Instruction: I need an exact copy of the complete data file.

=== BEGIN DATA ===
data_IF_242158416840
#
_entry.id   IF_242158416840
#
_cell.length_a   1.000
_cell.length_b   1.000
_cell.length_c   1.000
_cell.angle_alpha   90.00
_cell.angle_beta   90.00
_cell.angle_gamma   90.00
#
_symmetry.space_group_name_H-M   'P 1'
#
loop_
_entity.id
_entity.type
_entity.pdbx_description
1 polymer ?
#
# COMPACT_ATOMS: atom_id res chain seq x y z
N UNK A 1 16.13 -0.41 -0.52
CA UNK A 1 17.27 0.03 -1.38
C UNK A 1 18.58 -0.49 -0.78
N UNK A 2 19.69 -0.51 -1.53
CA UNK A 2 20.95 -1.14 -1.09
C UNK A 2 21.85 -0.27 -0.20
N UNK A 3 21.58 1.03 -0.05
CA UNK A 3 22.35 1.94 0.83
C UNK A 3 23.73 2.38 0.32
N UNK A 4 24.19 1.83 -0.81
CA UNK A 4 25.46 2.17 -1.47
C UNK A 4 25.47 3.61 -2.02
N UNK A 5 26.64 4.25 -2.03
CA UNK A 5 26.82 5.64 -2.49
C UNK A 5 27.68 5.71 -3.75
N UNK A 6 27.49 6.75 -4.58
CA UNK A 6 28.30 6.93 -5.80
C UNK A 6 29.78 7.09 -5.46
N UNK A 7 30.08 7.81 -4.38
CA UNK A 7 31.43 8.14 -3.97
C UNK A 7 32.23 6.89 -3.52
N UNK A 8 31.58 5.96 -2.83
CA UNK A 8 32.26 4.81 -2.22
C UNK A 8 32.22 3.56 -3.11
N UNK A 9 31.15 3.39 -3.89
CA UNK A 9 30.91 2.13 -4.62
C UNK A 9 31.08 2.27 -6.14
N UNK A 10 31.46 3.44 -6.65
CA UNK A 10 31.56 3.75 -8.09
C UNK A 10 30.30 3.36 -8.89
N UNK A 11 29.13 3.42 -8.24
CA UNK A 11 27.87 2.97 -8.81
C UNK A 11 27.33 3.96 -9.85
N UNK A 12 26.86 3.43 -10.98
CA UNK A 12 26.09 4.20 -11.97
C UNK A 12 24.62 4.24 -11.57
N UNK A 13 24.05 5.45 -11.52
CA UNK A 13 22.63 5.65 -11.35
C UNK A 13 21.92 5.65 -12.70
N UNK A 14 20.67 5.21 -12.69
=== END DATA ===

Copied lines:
data_IF_242158416840
#
_entry.id   IF_242158416840
#
_cell.length_a   1.000
_cell.length_b   1.000
_cell.length_c   1.000
_cell.angle_alpha   90.00
_cell.angle_beta   90.00
_cell.angle_gamma   90.00
#
_symmetry.space_group_name_H-M   'P 1'
#
loop_
_entity.id
_entity.type
_entity.pdbx_description
1 polymer ?
#
# COMPACT_ATOMS: atom_id res chain seq x y z
N UNK A 1 16.13 -0.41 -0.52
CA UNK A 1 17.27 0.03 -1.38
C UNK A 1 18.58 -0.49 -0.78
N UNK A 2 19.69 -0.51 -1.53
CA UNK A 2 20.95 -1.14 -1.09
C UNK A 2 21.85 -0.27 -0.20
N UNK A 3 21.58 1.03 -0.05
CA UNK A 3 22.35 1.94 0.83
C UNK A 3 23.73 2.38 0.32
N UNK A 4 24.19 1.83 -0.81
CA UNK A 4 25.46 2.17 -1.47
C UNK A 4 25.47 3.61 -2.02
N UNK A 5 26.64 4.25 -2.03
CA UNK A 5 26.82 5.64 -2.49
C UNK A 5 27.68 5.71 -3.75
N UNK A 6 27.49 6.75 -4.58
CA UNK A 6 28.30 6.93 -5.80
C UNK A 6 29.78 7.09 -5.46
N UNK A 7 30.08 7.81 -4.38
CA UNK A 7 31.43 8.14 -3.97
C UNK A 7 32.23 6.89 -3.52
N UNK A 8 31.58 5.96 -2.83
CA UNK A 8 32.26 4.81 -2.22
C UNK A 8 32.22 3.56 -3.11
N UNK A 9 31.15 3.39 -3.89
CA UNK A 9 30.91 2.13 -4.62
C UNK A 9 31.08 2.27 -6.14
N UNK A 10 31.46 3.44 -6.65
CA UNK A 10 31.56 3.75 -8.09
C UNK A 10 30.30 3.36 -8.89
N UNK A 11 29.13 3.42 -8.24
CA UNK A 11 27.87 2.97 -8.81
C UNK A 11 27.33 3.96 -9.85
N UNK A 12 26.86 3.43 -10.98
CA UNK A 12 26.09 4.20 -11.97
C UNK A 12 24.62 4.24 -11.57
N UNK A 13 24.05 5.45 -11.52
CA UNK A 13 22.63 5.65 -11.35
C UNK A 13 21.92 5.65 -12.70
N UNK A 14 20.67 5.21 -12.69